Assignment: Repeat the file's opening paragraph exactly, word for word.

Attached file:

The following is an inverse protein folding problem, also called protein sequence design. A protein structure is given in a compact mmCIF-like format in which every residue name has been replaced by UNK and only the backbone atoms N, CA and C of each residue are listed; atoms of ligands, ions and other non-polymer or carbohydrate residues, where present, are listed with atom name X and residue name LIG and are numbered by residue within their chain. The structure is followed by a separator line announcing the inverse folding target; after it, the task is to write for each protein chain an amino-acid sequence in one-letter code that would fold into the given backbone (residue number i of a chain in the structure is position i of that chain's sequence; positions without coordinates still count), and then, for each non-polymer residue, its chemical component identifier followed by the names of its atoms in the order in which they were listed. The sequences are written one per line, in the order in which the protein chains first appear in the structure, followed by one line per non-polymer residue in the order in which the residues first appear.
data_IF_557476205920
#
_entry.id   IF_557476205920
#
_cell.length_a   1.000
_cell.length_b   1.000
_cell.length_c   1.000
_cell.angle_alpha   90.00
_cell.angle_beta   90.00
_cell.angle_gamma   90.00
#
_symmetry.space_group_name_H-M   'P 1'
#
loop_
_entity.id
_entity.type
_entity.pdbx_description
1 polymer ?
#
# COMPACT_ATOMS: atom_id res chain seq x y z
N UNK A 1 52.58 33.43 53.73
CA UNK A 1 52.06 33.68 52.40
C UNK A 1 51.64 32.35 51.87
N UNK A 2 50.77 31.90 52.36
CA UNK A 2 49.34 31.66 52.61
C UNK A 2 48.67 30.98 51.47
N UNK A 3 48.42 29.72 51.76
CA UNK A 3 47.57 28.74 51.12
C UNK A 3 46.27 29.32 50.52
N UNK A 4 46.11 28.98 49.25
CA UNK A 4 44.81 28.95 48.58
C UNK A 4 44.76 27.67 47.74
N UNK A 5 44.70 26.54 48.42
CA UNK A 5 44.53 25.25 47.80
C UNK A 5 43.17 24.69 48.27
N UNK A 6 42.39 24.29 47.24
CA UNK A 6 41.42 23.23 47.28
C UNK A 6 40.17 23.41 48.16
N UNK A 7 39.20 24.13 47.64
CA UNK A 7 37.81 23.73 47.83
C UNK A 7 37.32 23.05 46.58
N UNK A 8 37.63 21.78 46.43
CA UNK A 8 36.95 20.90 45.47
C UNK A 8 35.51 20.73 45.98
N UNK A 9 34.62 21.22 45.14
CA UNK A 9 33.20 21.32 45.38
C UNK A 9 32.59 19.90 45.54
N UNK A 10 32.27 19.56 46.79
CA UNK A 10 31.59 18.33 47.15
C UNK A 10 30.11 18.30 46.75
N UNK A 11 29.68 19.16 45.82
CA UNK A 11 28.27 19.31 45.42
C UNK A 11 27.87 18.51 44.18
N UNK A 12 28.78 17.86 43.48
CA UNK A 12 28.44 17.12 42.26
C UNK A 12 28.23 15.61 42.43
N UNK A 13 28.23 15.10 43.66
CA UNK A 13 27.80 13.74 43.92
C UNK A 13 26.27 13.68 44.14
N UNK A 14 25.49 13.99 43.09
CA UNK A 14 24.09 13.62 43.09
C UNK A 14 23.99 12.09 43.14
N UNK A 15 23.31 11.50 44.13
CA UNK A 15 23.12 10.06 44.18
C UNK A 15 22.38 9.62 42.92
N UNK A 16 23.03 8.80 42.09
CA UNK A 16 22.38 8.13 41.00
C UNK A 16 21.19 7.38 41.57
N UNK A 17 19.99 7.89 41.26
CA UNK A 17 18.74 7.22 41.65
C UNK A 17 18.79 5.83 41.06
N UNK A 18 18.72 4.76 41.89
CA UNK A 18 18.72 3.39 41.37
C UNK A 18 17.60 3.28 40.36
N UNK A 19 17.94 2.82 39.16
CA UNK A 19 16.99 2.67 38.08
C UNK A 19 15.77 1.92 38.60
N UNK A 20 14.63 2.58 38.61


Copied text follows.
The following is an inverse protein folding problem, also called protein sequence design. A protein structure is given in a compact mmCIF-like format in which every residue name has been replaced by UNK and only the backbone atoms N, CA and C of each residue are listed; atoms of ligands, ions and other non-polymer or carbohydrate residues, where present, are listed with atom name X and residue name LIG and are numbered by residue within their chain. The structure is followed by a separator line announcing the inverse folding target; after it, the task is to write for each protein chain an amino-acid sequence in one-letter code that would fold into the given backbone (residue number i of a chain in the structure is position i of that chain's sequence; positions without coordinates still count), and then, for each non-polymer residue, its chemical component identifier followed by the names of its atoms in the order in which they were listed. The sequences are written one per line, in the order in which the protein chains first appear in the structure, followed by one line per non-polymer residue in the order in which the residues first appear.